Why I Eat Saturated Fats

Because they taste good, and they have essentially no relationship with coronary risk:

Overall, the literature does not offer much support for the idea that long term saturated fat intake has a significant effect on the concentration of blood cholesterol. If it’s a factor at all, it must be rather weak, which is consistent with what has been observed in multiple non-human species (13). I think it’s likely that the diet-heart hypothesis rests in part on an over-interpretation of short-term controlled feeding studies. I’d like to see a more open discussion of this in the scientific literature. In any case, these controlled studies have typically shown that saturated fat increases both LDL and HDL, so even if saturated fat did have a small long-term effect on blood cholesterol, as hinted at by some of the observational studies, its effect on heart attack risk would still be difficult to predict.

Actually, I have a simpler explanation — it’s simply an appealing theory, from a common-sense standpoint. You are what you eat, right?

Of course, it’s always dangerous to rely on “common sense” when it comes to complex topics like biochemistry. And yet the FDA builds such murderous concepts as the food pyramid on such shoddy research and thinking. Not to mention agri-industry lobbying, of course.

31 thoughts on “Why I Eat Saturated Fats

  1. Arizona CJ

    Want to know what really increases heart attack risk? stress, and government nannyisim is a leading culprit! Especially in cases like this, where their nannying is also wrong on the facts.

    I used to read with amusement the claims, back in the heyday of the Atkins diet, that dieters could eat all that fat and lower their cholesterol. I thought it was preposterous.

    I was wrong.

    I was diagnosed as a diabetic a few years ago, and chose low-carb as the best way to lower my blood sugars. (The standard advice to diabetics of low fat, high carb, is great, assuming you are suicidal).

    It worked great, and I was assuming it was a reasonable trade; higher cholesterol in return for low blood sugar levels.

    To my astonishment, my cholesterol dropped, to “Excellent” levels! I’ve since met with many low-carbers who report the same thing.

    And looking at another angle: statin drugs. Doctors prescribe the things like candy these days, as the first response to even a tiny blip on cholesterol. The thing is, there are side effects, especially in older patients. Statins are rather good at crossing the blood-brain barrier, and in quite a few of my friends and relatives, evoked symptoms eerily similar to the early stages of senility or alzhiemers; forgetfulness, mental foggyness, inability to concentrate, etc. Another side effect was muscle wasting. The mental symptoms vanished within a week of ceasing taking statins in every case I’ve seen. I’m well aware that anecdote is not the singular form of the word “data”, but I can count eleven such cases that I’ve personally witnessed. This is enough to convince me that if a doctor ever wants to put me on statins, my reply will be “hell no!”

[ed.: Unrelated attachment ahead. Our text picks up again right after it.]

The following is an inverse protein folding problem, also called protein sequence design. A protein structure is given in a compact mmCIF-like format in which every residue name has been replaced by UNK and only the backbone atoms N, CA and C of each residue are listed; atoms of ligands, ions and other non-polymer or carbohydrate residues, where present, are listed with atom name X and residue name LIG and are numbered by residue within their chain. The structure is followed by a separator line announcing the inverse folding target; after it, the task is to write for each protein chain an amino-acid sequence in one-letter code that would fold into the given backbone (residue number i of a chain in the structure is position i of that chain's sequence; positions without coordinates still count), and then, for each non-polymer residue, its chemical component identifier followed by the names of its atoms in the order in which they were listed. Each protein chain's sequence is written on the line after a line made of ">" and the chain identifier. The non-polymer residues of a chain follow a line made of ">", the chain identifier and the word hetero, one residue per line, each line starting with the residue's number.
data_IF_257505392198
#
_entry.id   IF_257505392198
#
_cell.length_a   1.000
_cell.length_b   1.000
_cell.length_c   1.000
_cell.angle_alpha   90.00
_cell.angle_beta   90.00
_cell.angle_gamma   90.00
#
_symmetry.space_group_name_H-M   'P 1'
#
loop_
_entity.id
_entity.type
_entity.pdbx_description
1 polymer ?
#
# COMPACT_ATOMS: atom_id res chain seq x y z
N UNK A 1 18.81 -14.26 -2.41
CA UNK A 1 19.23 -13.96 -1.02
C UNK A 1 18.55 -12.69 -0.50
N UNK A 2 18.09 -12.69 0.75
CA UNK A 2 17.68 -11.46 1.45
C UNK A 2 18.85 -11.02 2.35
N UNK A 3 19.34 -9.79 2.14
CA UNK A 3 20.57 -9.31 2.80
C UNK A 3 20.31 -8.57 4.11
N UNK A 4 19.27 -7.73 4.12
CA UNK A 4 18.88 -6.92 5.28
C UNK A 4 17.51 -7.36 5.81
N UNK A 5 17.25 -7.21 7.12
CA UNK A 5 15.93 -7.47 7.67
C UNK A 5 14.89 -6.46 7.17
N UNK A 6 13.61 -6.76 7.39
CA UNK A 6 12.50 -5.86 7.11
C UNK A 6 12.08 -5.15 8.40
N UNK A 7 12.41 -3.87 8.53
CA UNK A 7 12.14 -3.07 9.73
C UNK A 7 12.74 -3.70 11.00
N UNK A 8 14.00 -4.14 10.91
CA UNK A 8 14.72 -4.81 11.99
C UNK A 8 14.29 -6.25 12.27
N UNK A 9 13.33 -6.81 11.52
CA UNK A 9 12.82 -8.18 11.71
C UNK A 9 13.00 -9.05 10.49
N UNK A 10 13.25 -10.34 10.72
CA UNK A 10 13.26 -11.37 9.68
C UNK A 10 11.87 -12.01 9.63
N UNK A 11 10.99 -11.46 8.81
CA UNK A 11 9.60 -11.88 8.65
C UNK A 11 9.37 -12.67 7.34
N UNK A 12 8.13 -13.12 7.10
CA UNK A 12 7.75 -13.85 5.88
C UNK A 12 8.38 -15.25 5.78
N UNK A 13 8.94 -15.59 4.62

Now, we’re seeing that the supposed basis for the high cholesterol theory is shaky? Ugh… to err is human, but to truly screw up requires the government.

  2. Brock

    The lipid hypothesis was built on the seven-nations study by Ancel Keys. He selectively ignored the other 20 nations he had data on that contradicted the theory.

    You know how power lines cause cancer and vaccines cause autism? Yeah, just like that.

    In fact it’s the industrially produced polyunsaturated fats in corn, canola, soy and vegetable oil that cause health problems. Dr. Guyenet (the author of the blog Rand linked to) goes into this at length in other posts. Avoid these at all costs.

  3. Brock

    Arizona CJ,

    You don’t have to go “low carb” to get those health benefits. In fact, going low carb for too long has detrimental effects on your endocrine system (Dr. Atkins freely admitted this in his book). You just have to avoid the processed carbs – white flour, corn starch, and all sources of fructose other than the occasional fresh fruit.

    I know. I’ve been down that road. I did low carb and it helped for a while, but then the price had to be paid. Don’t wait as long as I did. Start introducing whole, unprocessed carbs back into your diet, like fresh-cooked potatoes, steel cut oats, quinoa, brown rice, and the like. Add butter and salt to taste. You’ll be glad you did.

    Check out Matt Stone’s free e-book on speeding up your metabolism as a solution to your inability to handle carbs well. I thought I was going to have to be “off carbs” for the rest of my natural life, but I can enjoy them again now in abundance, and I’ve never been healthier.

  4. Al

    The weird thing is how strongly the advised food regimen contrasts with our evolutionary history.

    Fruit seasons: Miniscule. Grain: Scarce without actively clearing ground. (Which points me towards “Not much before Babylon”)
    We’ve (mostly) dropped cartilage, bone marrow, and bone meal from our cuisine as well….

  5. Carl Pham

    You are what you eat, right?

    Well, this is why I cut out and eat the heart of the most courageous of my defeated enemies.